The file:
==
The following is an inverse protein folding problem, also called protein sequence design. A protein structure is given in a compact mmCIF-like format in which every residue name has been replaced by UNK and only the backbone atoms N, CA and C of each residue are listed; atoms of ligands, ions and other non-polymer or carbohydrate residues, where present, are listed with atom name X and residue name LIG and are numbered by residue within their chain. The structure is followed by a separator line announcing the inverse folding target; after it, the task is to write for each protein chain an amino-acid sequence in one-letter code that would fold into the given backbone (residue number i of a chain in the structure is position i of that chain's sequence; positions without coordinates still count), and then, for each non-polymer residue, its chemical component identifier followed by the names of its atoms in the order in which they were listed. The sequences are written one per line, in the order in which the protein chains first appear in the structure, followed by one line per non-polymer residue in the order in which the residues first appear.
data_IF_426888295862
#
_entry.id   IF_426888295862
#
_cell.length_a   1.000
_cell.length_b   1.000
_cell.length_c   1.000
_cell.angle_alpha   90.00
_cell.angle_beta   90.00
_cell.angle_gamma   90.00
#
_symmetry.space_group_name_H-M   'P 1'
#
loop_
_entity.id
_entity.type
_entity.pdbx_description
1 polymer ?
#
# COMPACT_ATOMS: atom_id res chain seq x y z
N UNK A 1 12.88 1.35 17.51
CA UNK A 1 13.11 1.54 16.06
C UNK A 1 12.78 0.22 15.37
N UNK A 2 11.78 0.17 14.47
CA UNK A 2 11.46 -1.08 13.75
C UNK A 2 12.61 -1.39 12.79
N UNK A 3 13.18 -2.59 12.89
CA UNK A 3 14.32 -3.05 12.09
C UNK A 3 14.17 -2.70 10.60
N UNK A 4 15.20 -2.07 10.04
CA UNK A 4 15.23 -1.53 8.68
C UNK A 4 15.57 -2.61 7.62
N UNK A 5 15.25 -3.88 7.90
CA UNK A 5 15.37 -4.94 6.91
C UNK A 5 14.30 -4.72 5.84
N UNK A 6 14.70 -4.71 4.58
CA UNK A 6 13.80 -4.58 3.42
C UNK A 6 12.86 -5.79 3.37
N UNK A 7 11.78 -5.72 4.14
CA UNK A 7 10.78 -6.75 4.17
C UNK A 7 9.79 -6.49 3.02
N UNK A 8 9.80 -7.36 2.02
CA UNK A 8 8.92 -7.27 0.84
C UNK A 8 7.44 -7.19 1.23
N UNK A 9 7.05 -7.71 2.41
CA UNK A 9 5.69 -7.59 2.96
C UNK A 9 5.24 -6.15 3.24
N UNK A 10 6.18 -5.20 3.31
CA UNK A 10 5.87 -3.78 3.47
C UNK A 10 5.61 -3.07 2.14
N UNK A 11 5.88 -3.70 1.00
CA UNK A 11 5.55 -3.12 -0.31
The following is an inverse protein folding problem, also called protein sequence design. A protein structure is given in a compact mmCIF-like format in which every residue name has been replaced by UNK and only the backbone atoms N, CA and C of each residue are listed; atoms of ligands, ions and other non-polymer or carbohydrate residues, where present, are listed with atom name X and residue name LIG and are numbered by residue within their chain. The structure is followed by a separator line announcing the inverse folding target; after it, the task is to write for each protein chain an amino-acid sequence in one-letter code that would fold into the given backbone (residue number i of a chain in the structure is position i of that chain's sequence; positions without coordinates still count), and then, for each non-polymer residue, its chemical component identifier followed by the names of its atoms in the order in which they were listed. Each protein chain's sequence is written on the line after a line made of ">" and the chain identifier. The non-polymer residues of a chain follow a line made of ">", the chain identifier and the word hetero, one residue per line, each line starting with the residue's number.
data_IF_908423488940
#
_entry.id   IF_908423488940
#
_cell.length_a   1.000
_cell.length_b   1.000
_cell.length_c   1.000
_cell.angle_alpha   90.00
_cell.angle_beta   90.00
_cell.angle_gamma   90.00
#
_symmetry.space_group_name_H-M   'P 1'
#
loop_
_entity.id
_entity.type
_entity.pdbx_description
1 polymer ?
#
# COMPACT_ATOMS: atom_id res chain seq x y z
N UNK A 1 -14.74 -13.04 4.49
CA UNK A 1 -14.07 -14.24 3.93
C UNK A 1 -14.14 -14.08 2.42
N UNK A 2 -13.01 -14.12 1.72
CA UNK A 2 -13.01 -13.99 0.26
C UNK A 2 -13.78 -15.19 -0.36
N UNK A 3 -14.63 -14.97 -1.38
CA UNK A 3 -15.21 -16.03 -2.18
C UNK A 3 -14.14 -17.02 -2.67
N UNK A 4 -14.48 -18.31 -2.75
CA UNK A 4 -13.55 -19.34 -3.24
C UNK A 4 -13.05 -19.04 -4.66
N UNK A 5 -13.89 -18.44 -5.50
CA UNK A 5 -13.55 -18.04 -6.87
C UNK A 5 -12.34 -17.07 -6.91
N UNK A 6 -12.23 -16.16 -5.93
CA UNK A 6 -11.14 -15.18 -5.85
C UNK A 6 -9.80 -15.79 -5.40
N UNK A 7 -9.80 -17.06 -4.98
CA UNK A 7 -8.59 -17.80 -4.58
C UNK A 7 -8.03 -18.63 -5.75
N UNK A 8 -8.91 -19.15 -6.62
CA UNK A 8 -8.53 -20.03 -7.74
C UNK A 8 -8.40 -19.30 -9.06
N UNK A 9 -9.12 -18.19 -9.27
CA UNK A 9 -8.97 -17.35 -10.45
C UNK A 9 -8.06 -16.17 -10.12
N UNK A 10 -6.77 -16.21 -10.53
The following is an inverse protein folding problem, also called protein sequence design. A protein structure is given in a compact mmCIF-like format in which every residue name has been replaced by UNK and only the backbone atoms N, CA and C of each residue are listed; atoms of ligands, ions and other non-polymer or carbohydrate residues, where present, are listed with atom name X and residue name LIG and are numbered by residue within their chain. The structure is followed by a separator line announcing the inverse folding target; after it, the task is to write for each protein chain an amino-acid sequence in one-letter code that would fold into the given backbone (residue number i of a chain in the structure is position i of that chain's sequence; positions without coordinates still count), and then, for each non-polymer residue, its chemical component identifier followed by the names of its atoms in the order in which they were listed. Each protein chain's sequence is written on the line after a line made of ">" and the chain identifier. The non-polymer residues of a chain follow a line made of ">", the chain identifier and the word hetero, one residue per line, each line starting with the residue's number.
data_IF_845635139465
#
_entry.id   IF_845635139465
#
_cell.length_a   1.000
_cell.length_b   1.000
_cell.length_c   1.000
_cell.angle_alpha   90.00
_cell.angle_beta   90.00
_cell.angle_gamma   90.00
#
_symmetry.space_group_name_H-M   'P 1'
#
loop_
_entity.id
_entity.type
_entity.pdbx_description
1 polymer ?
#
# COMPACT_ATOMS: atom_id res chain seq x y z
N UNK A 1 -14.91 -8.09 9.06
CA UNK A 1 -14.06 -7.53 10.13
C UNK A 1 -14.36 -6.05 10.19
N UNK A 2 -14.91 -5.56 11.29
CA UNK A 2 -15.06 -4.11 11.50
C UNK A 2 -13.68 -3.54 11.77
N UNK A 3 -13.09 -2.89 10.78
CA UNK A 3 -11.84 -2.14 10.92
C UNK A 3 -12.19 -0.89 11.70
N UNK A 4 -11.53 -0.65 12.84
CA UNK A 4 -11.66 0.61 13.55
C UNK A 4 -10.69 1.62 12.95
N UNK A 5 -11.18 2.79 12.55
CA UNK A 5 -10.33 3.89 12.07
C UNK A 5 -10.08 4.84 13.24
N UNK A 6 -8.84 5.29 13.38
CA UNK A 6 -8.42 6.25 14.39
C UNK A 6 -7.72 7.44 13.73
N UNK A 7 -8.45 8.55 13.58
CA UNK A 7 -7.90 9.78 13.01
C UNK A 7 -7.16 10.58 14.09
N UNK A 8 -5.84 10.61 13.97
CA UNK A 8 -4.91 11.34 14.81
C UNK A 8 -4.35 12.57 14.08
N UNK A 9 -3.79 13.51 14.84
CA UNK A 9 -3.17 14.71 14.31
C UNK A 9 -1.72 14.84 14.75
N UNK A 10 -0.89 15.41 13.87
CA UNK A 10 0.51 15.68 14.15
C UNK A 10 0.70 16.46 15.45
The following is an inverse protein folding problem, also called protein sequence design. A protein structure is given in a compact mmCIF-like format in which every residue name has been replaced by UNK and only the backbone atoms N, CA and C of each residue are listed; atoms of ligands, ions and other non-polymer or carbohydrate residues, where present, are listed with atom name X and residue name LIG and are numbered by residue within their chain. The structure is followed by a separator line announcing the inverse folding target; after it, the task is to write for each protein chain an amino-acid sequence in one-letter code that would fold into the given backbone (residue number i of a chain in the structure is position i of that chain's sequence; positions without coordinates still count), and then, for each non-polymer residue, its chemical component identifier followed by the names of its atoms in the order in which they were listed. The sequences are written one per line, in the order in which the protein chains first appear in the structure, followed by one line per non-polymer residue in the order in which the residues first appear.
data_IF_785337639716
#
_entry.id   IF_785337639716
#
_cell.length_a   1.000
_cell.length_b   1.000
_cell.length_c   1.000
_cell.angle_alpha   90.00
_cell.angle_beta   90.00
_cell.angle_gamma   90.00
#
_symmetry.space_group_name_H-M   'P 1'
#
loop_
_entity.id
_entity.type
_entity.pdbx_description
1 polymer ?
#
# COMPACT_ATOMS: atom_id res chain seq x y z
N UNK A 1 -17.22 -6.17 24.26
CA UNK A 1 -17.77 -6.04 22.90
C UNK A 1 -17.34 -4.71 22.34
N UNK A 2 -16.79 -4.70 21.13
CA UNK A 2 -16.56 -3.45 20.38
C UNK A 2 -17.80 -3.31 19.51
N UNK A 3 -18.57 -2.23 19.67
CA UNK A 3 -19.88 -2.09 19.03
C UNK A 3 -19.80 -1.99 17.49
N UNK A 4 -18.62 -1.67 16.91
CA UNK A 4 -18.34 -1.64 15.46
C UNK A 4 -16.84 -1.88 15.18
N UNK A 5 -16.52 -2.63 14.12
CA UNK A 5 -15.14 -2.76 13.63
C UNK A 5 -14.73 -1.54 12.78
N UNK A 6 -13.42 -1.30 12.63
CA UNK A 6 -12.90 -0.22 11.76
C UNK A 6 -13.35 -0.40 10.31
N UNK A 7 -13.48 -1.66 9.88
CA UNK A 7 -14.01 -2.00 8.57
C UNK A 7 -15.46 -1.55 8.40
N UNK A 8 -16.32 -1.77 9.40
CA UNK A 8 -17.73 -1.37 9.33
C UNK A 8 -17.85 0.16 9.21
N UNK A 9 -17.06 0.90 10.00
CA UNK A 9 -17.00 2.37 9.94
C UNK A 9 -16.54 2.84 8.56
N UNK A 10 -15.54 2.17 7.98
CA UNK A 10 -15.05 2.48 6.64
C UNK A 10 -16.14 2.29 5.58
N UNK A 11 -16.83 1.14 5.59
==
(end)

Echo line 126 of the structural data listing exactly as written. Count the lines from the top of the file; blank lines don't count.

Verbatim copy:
C UNK A 1 -14.36 -6.05 10.19